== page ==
To book a workout or swim time, visit www.calgary.ca/liveandplay starting June 10 at noon.

On June 14, the following Calgary facilities will re-open:

  • Aquatic and fitness facilities:
    • Canyon Meadows Aquatic & Fitness Centre
    • Glenmore Aquatic Centre
    • Inglewood Aquatic Centre
    • Killarney Aquatic & Recreation Centre
    • Sir Winston Churchill Aquatic & Recreation Centre
    • Thornhill Aquatic & Recreation Centre

Two additional aquatic and fitness facilities will follow on June 21:

  • Bob Bahan Aquatic & Fitness Centre
  • Renfrew Aquatic & Recreation Centre
     
  • Arenas:
    • Father David Bauer and Norma Bush arenas (two ice sheets)
    • Optimist & George Blundun arenas (two dry pads) 
    • Shouldice (one dry pad)
    • Stew Hendry & Henry Viney arenas (two ice sheets)
    • Southland Leisure Centre (two ice sheets)
  • Athletic Parks:
    • Tom Brook Athletic Park
    • Renfrew Athletic Park.
    • Foothills Athletic Park (Open as of June 1)
    • Glenmore Athletic Park (Open as of June 1)
    • New Brighton Athletic Park (Open as of June 1)
    • Optimist Athletic Park (Open as of June 1)
    • Shouldice Athletic Park (Open as of June 1)
  • Calgary Soccer Centre (eight indoor and three outdoor artificial turf fields)
  • Glenmore Sailing School (for sailboat, canoes & kayak rentals)

On June 19, weather dependent, the City will also re-open seven outdoor spray parks and wading pools with limited capacity in alignment with Stage 2:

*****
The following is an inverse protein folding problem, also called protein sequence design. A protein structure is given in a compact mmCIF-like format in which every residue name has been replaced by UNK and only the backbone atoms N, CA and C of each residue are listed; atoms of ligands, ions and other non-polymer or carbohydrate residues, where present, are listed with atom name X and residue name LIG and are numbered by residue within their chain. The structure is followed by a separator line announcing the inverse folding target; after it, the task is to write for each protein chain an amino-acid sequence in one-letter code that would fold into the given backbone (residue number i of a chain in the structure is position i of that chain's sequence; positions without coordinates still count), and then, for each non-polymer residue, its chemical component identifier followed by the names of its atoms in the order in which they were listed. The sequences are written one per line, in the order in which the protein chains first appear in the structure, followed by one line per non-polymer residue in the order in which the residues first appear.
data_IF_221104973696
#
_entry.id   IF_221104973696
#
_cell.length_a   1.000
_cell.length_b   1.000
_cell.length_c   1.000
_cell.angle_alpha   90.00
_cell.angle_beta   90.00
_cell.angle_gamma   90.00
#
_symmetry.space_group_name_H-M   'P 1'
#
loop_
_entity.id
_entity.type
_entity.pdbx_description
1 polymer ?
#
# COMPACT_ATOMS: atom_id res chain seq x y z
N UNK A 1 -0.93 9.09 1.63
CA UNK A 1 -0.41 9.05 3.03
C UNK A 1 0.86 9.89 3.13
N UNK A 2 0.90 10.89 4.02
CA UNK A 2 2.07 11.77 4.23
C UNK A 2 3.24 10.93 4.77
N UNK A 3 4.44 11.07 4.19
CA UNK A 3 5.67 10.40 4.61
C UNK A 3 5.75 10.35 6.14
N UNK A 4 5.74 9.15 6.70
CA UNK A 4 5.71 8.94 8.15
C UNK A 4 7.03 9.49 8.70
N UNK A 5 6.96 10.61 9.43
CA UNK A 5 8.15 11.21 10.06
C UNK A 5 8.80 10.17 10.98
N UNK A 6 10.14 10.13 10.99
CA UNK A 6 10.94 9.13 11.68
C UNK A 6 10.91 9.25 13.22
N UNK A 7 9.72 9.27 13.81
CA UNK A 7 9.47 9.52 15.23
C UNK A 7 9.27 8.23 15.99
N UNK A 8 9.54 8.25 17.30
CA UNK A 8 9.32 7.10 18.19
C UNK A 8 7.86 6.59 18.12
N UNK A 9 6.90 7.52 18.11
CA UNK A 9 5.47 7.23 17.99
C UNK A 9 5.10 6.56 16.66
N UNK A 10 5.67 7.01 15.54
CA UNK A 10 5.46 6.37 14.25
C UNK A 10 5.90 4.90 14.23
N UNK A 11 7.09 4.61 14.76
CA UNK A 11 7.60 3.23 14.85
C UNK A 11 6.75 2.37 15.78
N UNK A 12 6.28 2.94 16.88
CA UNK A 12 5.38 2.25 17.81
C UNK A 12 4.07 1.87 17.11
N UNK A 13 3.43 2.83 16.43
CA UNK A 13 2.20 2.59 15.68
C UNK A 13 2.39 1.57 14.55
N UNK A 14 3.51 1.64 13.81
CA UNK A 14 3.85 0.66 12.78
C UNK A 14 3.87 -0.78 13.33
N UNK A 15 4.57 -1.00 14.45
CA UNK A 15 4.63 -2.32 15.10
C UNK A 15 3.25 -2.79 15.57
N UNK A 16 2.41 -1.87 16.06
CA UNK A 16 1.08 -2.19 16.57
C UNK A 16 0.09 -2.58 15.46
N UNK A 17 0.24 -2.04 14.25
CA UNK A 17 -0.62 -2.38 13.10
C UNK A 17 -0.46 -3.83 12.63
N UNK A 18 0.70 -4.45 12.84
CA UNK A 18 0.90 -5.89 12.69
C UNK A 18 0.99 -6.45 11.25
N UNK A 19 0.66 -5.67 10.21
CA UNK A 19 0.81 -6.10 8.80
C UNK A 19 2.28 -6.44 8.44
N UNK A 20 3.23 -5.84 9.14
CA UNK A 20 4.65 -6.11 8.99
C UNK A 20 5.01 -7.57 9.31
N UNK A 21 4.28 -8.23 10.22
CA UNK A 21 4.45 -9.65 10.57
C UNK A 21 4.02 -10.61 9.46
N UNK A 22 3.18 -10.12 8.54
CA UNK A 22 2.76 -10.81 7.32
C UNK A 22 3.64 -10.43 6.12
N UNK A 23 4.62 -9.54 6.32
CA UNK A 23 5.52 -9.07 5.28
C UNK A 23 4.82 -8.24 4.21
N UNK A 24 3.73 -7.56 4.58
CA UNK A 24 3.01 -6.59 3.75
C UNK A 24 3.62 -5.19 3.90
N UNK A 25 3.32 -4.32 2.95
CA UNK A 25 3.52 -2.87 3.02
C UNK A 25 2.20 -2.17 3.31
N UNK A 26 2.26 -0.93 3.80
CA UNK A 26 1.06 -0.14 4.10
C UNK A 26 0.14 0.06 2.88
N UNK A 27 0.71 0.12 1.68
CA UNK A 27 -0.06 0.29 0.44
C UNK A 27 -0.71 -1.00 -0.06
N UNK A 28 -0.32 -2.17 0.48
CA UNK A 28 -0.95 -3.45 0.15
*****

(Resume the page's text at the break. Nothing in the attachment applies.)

• Five Spray Parks:
    • West Confederation Park 
    • Prairie Winds Park 
    • Rotary Park 
    • South Glenmore Park (Variety Park)
    • Valleyview Park 
  • Two Wading Pools:
    • Bowness Park
    • Prairie Winds Park 

Additional facilities will re-open in a phased approach, based on a number of factors including hiring and certifying staff and customer use.

Dave Naylor is the News Editor of the Western Standard
dnaylor@westernstandardonline.com
Twitter.com/nobby7694

Dave Naylor is the News Editor of the Western Standard and the Vice-President: News Division of Western Standard New Media Corp. He has served as the City Editor of the Calgary Sun and has covered Alberta news for nearly 40 years. dnaylor@westernstandardonline.com

News

Civil service mag promotes immunization passports

Any mandatory scheme would see Canadians required to carry proof of vaccination to eat at a restaurant, visit a shopping mall or go to a baseball game, said the magazine.

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A magazine for Canadian public service managers says the country must introduce vaccine passports, says Blacklock’s Reporter.

“The immunity of the population is detrimental for the safe reopening of the economy and various jurisdictions across the world are exploring the idea of immunity certificates as an enabler,” said a commentary in Canadian Government Executive, a periodical published for federal public service managers.